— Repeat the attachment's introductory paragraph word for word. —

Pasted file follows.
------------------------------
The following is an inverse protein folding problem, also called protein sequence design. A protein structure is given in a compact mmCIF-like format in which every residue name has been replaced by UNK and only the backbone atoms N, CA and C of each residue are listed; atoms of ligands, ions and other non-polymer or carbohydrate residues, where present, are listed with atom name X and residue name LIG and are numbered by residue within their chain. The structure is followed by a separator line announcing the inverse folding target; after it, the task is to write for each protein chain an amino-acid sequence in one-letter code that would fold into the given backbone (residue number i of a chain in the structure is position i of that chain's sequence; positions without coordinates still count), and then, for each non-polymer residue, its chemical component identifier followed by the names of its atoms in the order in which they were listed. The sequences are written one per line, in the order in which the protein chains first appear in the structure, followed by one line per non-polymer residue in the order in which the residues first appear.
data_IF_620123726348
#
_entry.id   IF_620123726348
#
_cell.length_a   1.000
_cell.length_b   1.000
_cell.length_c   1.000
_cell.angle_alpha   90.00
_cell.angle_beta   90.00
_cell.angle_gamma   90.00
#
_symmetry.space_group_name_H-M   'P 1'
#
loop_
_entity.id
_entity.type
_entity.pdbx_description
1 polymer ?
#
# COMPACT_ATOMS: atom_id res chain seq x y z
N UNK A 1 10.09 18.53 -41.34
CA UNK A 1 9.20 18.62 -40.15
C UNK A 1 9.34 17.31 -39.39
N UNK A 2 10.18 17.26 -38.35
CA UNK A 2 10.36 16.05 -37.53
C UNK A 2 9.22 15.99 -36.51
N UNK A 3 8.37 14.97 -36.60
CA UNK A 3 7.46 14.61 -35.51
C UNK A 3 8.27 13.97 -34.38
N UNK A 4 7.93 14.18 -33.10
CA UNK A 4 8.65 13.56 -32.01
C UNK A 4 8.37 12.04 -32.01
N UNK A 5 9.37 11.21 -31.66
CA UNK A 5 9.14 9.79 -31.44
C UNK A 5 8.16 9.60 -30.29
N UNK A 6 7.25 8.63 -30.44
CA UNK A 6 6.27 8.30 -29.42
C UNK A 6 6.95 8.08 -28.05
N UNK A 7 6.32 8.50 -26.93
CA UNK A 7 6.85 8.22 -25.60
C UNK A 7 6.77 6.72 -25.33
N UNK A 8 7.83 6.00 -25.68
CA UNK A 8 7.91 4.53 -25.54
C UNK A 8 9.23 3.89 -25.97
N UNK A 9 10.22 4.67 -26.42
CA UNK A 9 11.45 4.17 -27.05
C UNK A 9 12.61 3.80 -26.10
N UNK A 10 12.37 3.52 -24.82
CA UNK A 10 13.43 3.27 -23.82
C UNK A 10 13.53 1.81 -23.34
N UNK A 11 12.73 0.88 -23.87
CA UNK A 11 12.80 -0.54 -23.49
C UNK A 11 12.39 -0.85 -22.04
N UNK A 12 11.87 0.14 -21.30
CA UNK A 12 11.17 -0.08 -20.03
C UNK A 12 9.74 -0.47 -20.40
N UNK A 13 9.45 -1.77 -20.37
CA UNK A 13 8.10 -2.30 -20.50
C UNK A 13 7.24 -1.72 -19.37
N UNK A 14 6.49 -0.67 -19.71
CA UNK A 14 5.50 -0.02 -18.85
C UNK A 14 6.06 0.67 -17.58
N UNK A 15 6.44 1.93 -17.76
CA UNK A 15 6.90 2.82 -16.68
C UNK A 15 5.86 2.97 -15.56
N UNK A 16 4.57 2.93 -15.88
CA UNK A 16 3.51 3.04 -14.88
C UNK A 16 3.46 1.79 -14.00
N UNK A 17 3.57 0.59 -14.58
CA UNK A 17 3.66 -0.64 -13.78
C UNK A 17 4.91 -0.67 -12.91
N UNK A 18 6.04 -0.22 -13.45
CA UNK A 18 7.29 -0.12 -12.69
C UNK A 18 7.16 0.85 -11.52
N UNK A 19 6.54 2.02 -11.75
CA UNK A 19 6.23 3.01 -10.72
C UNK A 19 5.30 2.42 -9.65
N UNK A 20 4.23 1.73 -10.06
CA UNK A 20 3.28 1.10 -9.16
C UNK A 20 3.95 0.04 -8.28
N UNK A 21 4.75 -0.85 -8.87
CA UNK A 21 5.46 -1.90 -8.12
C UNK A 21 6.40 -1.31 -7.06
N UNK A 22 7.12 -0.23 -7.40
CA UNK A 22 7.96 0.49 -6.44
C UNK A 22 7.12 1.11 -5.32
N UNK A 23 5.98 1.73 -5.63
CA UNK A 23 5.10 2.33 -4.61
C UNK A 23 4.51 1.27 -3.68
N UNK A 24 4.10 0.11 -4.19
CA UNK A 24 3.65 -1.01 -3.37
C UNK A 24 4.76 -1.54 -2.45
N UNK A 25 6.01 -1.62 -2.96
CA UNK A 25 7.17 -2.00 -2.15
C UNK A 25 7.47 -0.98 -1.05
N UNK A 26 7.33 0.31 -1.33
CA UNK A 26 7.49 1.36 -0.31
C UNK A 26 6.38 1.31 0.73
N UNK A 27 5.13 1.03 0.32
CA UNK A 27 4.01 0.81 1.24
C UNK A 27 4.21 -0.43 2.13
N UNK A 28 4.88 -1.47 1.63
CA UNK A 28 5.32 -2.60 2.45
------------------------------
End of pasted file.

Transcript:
The following is an inverse protein folding problem, also called protein sequence design. A protein structure is given in a compact mmCIF-like format in which every residue name has been replaced by UNK and only the backbone atoms N, CA and C of each residue are listed; atoms of ligands, ions and other non-polymer or carbohydrate residues, where present, are listed with atom name X and residue name LIG and are numbered by residue within their chain. The structure is followed by a separator line announcing the inverse folding target; after it, the task is to write for each protein chain an amino-acid sequence in one-letter code that would fold into the given backbone (residue number i of a chain in the structure is position i of that chain's sequence; positions without coordinates still count), and then, for each non-polymer residue, its chemical component identifier followed by the names of its atoms in the order in which they were listed. The sequences are written one per line, in the order in which the protein chains first appear in the structure, followed by one line per non-polymer residue in the order in which the residues first appear.